Plight of a Region
Despite abundant natural resources, Karnali in Nepal offers no sign of development. With the vagaries of climate change, the region is suffering from a multitude of problems.
As noted by Slok Gyawali, a columnist in the Earth Island Journal, Tashi Lama, a 52 year old farmer from Karnali region in Nepal, does not know much about jalavauparivartan (climate change), but he is wary of the misfortunes the acute drought has brought to Nepal. In the farmer’s words: “I don’t know about jalavauparivartan, but one should have come a few months earlier to see the worst effects of the drought.” He was referring to the drought Nepal, especially the Karnali region, is facing in 30 years. There has been no rain in Karnali since July 2015. Food insecurity coupled with no infrastructure development and unemployment is worsening the inhabitants’ lives. And, unfortunately, it is not the end of a tear-jerking tale of the region which is exposed to a multitude
of trials and tribulations.
Being one of the fourteen zones in Nepal, Karnali is a far-flung area lying in the mid-west development region of the country, bordering Tibet. It is the largest and the poorest zone of Nepal which occupies 15% of the country’s total area and a population of around 400,000. Having a beautiful natural landscape with snow-covered mountains from the Himalayan range, Karnali is the site of two beautiful lakes, Rara and Phoksundo, which attract tourists in large numbers. The Phoksundo Lake, the largest lake in Nepal, is the jewel in the crown of Shay Phoksundo National Park which is the largest national park in Nepal and is famous for snow leopards.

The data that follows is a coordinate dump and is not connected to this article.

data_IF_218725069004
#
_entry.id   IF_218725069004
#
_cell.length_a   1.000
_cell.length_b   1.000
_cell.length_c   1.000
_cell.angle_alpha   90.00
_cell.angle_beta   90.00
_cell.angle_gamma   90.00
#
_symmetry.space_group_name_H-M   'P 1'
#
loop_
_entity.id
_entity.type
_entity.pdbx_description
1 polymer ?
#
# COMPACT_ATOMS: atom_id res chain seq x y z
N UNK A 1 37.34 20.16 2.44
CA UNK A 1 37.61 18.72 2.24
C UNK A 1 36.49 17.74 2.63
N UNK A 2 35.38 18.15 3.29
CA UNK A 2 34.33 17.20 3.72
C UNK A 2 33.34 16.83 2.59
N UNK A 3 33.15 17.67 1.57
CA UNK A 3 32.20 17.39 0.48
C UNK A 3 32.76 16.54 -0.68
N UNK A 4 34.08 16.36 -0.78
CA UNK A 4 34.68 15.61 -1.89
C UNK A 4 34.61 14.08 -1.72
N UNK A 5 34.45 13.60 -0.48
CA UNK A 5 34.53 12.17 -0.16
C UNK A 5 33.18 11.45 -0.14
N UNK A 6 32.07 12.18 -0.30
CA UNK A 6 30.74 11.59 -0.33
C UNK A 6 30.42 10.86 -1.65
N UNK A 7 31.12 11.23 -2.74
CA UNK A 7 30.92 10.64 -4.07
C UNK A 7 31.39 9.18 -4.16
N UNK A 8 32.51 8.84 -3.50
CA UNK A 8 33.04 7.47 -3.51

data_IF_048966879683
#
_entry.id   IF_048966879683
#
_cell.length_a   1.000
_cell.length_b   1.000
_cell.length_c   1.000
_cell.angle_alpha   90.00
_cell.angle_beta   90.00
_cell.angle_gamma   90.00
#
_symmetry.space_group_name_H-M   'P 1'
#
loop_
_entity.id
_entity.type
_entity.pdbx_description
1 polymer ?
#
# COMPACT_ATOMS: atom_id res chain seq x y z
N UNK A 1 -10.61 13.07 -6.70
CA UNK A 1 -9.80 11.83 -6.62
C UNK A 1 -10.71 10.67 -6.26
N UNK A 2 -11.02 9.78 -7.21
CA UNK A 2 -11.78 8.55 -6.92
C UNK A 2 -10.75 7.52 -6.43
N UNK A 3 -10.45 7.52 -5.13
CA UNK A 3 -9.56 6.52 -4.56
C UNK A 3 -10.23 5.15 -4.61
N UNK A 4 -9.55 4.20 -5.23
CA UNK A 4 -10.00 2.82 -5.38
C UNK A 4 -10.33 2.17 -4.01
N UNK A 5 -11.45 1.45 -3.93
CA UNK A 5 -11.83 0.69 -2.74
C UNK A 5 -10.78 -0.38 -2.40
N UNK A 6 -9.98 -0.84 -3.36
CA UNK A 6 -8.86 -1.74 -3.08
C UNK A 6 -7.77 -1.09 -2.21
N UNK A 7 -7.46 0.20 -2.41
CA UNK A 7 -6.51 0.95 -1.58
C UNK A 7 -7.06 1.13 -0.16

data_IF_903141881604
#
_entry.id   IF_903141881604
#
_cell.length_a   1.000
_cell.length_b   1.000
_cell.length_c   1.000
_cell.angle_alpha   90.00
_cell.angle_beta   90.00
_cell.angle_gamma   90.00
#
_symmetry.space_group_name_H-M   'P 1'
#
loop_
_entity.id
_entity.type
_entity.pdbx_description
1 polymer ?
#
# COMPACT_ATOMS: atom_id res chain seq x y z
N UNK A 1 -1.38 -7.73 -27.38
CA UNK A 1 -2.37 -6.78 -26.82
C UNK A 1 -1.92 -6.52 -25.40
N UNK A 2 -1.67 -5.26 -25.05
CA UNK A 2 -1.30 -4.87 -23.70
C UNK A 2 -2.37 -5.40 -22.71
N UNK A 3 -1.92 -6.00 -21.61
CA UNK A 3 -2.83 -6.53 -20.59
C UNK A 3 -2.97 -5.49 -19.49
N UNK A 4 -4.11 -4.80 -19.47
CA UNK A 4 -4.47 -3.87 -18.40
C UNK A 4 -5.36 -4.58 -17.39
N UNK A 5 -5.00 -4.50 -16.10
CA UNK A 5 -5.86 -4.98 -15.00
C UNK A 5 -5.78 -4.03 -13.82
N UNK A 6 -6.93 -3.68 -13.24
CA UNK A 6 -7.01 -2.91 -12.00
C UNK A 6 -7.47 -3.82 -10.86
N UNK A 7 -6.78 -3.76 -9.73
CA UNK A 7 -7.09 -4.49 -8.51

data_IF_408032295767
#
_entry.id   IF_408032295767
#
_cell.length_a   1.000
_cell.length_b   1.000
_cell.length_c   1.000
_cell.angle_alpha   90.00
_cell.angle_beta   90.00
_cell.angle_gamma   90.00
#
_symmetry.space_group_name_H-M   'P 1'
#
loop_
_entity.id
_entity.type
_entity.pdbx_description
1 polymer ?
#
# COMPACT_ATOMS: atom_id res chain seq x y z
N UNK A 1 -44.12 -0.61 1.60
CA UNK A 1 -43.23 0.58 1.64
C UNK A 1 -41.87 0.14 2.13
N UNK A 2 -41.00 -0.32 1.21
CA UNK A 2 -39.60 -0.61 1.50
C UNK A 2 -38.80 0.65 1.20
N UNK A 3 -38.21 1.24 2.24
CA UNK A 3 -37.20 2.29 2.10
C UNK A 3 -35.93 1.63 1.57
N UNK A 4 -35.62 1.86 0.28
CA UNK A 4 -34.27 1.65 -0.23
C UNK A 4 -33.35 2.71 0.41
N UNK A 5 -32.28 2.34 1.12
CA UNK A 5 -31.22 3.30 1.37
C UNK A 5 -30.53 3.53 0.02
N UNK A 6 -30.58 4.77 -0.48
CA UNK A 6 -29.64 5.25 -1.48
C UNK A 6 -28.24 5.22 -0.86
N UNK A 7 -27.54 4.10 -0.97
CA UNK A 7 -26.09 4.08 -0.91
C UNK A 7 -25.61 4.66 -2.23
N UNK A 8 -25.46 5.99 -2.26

The region is blessed with abundant and diverse flora and fauna. The snow leopard, the one-horned rhinoceros, deer, elephants, the Royal Bengal Tiger and over 230 other species of mammals can be found in the Karnali region, mostly in the Humla and Dolpa districts. Different species of Indian and Burmese pythons, king cobra, alligators, mash mugger crocodiles and 370 species of birds have also been recorded there. The Karnali River, originating from Tibet, is the longest river in Nepal, providing a habitat to the Himalayan trout, freshwater dolphin, giant catfish and Golden Mahseer fish. The Karnali region produces valuable medicinal herbs such as Cordyceps Sinesis, Gucci mushrooms, Dactylorhiza Hatagirea, etc. which are used in making herbal medicines.